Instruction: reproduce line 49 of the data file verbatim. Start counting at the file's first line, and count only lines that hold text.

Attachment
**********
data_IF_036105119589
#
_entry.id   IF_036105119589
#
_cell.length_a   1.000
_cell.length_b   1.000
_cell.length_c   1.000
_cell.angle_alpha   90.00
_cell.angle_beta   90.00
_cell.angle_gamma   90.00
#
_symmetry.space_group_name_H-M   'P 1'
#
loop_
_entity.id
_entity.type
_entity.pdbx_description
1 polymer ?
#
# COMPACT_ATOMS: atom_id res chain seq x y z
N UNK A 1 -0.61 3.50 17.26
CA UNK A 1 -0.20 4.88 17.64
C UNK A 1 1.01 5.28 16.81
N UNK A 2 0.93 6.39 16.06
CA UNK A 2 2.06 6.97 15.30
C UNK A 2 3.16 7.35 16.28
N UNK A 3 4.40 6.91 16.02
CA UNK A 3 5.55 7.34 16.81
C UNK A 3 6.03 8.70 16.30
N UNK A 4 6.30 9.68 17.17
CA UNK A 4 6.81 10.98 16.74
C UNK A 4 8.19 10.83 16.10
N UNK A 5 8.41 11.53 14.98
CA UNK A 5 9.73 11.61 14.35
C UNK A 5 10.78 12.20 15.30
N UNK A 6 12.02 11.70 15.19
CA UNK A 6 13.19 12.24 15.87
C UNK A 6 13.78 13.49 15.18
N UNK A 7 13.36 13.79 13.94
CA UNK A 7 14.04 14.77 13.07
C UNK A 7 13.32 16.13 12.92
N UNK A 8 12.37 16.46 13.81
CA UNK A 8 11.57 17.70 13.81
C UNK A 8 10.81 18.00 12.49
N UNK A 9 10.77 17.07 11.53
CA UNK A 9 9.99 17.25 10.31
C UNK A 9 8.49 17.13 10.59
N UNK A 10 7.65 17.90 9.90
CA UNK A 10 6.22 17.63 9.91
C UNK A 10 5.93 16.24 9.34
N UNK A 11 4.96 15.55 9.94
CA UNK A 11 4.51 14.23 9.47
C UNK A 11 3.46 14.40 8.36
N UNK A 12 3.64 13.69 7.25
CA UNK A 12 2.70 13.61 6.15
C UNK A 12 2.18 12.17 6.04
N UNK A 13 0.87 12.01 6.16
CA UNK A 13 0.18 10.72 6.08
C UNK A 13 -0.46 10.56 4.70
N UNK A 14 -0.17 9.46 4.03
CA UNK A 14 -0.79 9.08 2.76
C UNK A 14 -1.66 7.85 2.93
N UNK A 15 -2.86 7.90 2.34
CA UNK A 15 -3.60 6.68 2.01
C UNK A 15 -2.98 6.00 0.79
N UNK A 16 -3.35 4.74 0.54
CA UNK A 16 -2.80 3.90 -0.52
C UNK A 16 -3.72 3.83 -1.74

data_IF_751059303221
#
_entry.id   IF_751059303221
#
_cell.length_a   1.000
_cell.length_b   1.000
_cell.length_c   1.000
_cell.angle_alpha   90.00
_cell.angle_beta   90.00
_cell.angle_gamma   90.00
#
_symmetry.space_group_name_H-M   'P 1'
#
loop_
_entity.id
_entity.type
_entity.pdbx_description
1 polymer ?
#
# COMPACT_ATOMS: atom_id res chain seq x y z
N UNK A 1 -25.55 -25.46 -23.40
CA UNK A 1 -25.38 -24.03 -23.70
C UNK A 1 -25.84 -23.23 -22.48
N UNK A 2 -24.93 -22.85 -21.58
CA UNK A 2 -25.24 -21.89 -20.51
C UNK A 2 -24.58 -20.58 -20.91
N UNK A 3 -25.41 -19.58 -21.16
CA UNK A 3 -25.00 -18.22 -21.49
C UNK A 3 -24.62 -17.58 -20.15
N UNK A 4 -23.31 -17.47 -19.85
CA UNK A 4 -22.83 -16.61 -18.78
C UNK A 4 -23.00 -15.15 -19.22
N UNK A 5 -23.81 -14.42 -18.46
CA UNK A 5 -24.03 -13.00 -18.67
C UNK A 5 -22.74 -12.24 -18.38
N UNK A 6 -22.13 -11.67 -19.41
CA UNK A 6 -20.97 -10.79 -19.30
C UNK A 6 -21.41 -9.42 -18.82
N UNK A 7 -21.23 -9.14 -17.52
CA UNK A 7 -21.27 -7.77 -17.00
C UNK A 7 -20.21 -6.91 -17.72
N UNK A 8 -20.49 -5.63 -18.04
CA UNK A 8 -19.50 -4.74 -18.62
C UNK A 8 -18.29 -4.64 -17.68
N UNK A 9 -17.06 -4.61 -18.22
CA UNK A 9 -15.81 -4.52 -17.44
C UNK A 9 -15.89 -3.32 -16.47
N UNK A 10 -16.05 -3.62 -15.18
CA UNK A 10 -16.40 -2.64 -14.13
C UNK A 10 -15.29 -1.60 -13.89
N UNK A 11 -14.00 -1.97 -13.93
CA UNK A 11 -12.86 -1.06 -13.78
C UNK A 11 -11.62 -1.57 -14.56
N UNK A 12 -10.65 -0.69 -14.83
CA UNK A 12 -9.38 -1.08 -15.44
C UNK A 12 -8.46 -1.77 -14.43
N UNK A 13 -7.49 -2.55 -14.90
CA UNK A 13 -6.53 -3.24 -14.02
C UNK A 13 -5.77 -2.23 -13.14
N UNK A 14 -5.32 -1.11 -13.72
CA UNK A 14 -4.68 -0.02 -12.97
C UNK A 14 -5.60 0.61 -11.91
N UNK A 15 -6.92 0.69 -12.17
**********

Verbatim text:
CA UNK A 10 6.22 17.63 9.91